Objective: Although osteoarthritis (OA) is induced by accumulated mechanical stress to joints, little is known about the underlying molecular mechanism. To apply approaches from mouse genomics, this study created experimental mouse OA models by producing instability in the knee joints.
Methods: The models were of four types: severe, moderate, mild, and medial, depending on the severity and direction of instability imposed by combinations of ligament transection and menisectomy. OA development was evaluated by X-ray and histology by Safranin-O staining, and quantified using our original gradings. Expressions of type II, IX and X collagens and matrix metalloproteinase (MMP)-2, -3, -9 and -13 were further examined by immunohistochemistry and in situ hybridization (ISH).
Results: The severe, moderate and mild models exhibited OA development in the posterior tibial cartilage. The severe model showed cartilage destruction at 2 weeks and osteophyte formation at 4-8 weeks after surgery; however, the mild model showed only a partial cartilage destruction at 8 weeks. The grading confirmed that the OA disorders progressed depending on the severity of joint instability. In the medial model, the OA development in the medial tibial cartilage was similar to that in the posterior cartilage of the mild model. Among the collagens and MMPs, type X collagen and MMP-13 were markedly induced and colocalized in the early stage OA cartilage.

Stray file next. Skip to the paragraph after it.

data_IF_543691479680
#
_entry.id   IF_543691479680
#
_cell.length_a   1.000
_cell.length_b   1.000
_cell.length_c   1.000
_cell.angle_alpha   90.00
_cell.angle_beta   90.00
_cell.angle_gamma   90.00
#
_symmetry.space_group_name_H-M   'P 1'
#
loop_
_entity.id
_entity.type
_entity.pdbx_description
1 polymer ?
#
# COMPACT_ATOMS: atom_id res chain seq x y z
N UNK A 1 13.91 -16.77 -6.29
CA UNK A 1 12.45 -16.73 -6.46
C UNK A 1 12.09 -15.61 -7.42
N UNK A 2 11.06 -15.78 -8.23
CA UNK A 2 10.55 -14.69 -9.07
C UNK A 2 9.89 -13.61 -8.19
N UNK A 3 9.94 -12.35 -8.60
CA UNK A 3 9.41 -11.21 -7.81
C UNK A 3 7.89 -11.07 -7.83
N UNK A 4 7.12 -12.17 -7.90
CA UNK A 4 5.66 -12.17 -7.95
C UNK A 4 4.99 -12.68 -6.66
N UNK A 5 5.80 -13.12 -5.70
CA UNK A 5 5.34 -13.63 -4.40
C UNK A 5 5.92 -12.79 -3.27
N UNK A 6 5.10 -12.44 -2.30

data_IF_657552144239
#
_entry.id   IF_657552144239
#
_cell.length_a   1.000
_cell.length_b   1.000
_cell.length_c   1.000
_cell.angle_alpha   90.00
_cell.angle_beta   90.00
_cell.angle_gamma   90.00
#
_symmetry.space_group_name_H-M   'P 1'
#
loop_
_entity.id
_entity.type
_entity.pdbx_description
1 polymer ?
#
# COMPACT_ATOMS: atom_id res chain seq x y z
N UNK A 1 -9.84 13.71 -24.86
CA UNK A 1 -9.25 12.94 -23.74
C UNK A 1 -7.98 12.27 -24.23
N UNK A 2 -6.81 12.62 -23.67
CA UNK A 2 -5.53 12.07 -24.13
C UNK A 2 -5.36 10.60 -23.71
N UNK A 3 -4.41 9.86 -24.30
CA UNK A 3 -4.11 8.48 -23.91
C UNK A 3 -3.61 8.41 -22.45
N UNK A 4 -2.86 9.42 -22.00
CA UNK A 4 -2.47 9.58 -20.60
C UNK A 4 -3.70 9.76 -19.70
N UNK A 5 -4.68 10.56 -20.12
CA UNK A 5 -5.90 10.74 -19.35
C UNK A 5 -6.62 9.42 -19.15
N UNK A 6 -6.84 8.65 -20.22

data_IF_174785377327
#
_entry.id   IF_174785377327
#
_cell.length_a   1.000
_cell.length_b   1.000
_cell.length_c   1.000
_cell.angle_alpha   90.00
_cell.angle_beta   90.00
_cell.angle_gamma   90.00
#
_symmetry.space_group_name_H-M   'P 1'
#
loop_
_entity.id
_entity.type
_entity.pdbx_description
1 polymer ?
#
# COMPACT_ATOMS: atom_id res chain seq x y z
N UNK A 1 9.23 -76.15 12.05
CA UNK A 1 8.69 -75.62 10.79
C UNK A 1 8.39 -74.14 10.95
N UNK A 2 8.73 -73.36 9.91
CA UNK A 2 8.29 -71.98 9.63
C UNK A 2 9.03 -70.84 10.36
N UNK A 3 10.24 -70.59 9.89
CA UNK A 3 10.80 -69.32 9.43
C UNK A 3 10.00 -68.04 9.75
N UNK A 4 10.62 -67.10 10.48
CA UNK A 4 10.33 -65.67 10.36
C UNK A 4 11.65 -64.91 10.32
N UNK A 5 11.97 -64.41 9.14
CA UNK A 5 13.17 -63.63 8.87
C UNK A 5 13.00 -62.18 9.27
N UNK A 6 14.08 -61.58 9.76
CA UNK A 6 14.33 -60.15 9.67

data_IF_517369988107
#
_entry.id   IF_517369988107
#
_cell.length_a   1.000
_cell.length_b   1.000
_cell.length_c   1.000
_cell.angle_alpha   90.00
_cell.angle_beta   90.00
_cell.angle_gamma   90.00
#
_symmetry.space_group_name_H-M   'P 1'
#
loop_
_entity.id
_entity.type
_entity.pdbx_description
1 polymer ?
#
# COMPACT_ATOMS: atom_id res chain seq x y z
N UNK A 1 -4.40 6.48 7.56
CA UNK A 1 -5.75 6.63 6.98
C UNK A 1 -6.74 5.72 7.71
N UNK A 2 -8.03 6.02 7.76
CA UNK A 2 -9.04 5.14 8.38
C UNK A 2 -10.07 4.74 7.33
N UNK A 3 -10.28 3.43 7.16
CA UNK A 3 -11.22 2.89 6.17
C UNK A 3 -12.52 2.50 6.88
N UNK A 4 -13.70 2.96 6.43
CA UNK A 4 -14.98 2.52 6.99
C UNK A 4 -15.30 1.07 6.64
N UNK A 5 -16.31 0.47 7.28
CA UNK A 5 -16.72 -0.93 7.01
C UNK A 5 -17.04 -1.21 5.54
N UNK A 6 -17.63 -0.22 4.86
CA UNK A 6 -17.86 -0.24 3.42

Conclusion: We established four types of mouse models exhibiting various speeds of OA progression. By applying a mouse genomics approach to the models, molecular backgrounds in various stages of OA development can be clarified.